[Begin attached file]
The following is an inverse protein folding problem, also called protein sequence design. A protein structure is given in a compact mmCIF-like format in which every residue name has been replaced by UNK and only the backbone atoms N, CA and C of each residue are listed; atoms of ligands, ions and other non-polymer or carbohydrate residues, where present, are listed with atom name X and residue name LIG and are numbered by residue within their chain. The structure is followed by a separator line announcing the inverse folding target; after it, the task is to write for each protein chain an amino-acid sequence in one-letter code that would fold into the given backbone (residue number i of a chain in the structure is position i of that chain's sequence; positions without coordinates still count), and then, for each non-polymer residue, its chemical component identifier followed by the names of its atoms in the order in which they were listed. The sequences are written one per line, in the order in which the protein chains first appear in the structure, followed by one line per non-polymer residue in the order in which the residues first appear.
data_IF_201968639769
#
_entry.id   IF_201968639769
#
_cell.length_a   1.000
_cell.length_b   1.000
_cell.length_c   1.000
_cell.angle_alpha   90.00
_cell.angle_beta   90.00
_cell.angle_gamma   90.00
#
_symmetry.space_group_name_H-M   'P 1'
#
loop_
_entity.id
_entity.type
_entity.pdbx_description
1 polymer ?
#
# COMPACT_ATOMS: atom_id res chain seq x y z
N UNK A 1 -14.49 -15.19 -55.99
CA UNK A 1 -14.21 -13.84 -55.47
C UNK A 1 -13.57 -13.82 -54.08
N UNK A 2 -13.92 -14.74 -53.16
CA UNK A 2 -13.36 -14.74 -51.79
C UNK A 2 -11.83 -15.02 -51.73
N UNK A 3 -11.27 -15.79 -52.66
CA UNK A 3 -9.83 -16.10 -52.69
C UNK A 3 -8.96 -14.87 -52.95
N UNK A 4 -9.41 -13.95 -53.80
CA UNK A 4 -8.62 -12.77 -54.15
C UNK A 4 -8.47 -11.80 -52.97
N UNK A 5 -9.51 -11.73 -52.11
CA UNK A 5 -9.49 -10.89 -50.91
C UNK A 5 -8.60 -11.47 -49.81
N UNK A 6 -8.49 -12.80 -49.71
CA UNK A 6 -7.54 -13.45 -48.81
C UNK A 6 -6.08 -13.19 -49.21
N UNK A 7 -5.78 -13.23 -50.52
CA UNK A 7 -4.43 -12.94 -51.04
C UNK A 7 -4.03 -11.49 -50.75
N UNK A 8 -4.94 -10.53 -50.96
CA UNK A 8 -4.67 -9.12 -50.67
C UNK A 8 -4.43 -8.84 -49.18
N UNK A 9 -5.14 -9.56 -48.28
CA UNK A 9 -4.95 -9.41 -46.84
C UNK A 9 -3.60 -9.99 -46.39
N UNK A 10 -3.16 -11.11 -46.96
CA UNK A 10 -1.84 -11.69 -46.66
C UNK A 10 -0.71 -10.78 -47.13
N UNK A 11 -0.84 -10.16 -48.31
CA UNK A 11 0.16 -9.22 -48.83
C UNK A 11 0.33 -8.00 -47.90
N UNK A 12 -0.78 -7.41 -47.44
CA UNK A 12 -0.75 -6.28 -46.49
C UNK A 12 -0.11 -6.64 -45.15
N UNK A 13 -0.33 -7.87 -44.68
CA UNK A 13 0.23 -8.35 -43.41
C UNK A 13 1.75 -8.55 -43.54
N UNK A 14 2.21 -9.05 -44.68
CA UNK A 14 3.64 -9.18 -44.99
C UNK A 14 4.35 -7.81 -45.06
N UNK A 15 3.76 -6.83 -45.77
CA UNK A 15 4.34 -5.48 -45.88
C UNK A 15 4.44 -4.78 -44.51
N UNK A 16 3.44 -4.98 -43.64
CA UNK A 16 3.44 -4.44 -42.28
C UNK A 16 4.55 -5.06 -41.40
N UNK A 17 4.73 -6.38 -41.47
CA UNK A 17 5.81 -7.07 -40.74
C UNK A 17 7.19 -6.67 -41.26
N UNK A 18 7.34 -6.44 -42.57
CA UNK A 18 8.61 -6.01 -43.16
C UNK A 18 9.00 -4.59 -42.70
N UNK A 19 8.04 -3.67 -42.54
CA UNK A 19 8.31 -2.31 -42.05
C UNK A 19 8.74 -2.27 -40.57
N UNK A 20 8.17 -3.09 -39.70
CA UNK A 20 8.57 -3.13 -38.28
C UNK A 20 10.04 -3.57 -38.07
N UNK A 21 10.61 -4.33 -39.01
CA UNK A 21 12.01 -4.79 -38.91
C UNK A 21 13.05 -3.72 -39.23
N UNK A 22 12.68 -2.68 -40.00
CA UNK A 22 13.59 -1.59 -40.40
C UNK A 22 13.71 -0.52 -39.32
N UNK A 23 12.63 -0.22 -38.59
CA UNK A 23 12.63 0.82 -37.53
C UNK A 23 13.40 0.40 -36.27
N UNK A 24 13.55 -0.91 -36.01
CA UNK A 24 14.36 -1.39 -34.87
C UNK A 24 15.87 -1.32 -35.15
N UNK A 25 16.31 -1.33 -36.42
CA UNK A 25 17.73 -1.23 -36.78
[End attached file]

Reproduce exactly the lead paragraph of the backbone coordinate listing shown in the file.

The following is an inverse protein folding problem, also called protein sequence design. A protein structure is given in a compact mmCIF-like format in which every residue name has been replaced by UNK and only the backbone atoms N, CA and C of each residue are listed; atoms of ligands, ions and other non-polymer or carbohydrate residues, where present, are listed with atom name X and residue name LIG and are numbered by residue within their chain. The structure is followed by a separator line announcing the inverse folding target; after it, the task is to write for each protein chain an amino-acid sequence in one-letter code that would fold into the given backbone (residue number i of a chain in the structure is position i of that chain's sequence; positions without coordinates still count), and then, for each non-polymer residue, its chemical component identifier followed by the names of its atoms in the order in which they were listed. The sequences are written one per line, in the order in which the protein chains first appear in the structure, followed by one line per non-polymer residue in the order in which the residues first appear.